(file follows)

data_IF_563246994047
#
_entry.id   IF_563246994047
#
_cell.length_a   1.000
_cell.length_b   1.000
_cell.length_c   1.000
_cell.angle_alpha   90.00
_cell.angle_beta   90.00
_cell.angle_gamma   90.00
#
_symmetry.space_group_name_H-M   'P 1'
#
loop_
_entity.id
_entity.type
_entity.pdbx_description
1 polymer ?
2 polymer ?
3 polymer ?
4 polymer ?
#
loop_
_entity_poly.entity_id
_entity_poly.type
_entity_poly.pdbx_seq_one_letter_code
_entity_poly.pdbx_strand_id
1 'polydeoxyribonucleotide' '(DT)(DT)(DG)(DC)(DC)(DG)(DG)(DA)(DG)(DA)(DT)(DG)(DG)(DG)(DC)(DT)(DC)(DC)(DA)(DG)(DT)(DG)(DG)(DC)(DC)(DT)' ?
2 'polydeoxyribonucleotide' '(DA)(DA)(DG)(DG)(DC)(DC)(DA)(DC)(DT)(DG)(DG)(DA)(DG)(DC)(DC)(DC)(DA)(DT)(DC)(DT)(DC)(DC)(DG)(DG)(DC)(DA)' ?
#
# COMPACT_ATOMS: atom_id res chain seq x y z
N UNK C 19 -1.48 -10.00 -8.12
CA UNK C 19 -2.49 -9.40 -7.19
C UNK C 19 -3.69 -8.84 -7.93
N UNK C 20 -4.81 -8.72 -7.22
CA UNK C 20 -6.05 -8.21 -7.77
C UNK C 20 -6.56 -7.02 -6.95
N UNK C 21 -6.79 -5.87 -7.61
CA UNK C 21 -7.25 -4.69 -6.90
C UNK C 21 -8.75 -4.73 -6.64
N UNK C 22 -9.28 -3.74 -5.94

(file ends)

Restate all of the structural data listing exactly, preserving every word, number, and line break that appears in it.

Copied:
data_IF_563246994047
#
_entry.id   IF_563246994047
#
_cell.length_a   1.000
_cell.length_b   1.000
_cell.length_c   1.000
_cell.angle_alpha   90.00
_cell.angle_beta   90.00
_cell.angle_gamma   90.00
#
_symmetry.space_group_name_H-M   'P 1'
#
loop_
_entity.id
_entity.type
_entity.pdbx_description
1 polymer ?
2 polymer ?
3 polymer ?
4 polymer ?
#
loop_
_entity_poly.entity_id
_entity_poly.type
_entity_poly.pdbx_seq_one_letter_code
_entity_poly.pdbx_strand_id
1 'polydeoxyribonucleotide' '(DT)(DT)(DG)(DC)(DC)(DG)(DG)(DA)(DG)(DA)(DT)(DG)(DG)(DG)(DC)(DT)(DC)(DC)(DA)(DG)(DT)(DG)(DG)(DC)(DC)(DT)' ?
2 'polydeoxyribonucleotide' '(DA)(DA)(DG)(DG)(DC)(DC)(DA)(DC)(DT)(DG)(DG)(DA)(DG)(DC)(DC)(DC)(DA)(DT)(DC)(DT)(DC)(DC)(DG)(DG)(DC)(DA)' ?
#
# COMPACT_ATOMS: atom_id res chain seq x y z
N UNK C 19 -1.48 -10.00 -8.12
CA UNK C 19 -2.49 -9.40 -7.19
C UNK C 19 -3.69 -8.84 -7.93
N UNK C 20 -4.81 -8.72 -7.22
CA UNK C 20 -6.05 -8.21 -7.77
C UNK C 20 -6.56 -7.02 -6.95
N UNK C 21 -6.79 -5.87 -7.61
CA UNK C 21 -7.25 -4.69 -6.90
C UNK C 21 -8.75 -4.73 -6.64
N UNK C 22 -9.28 -3.74 -5.94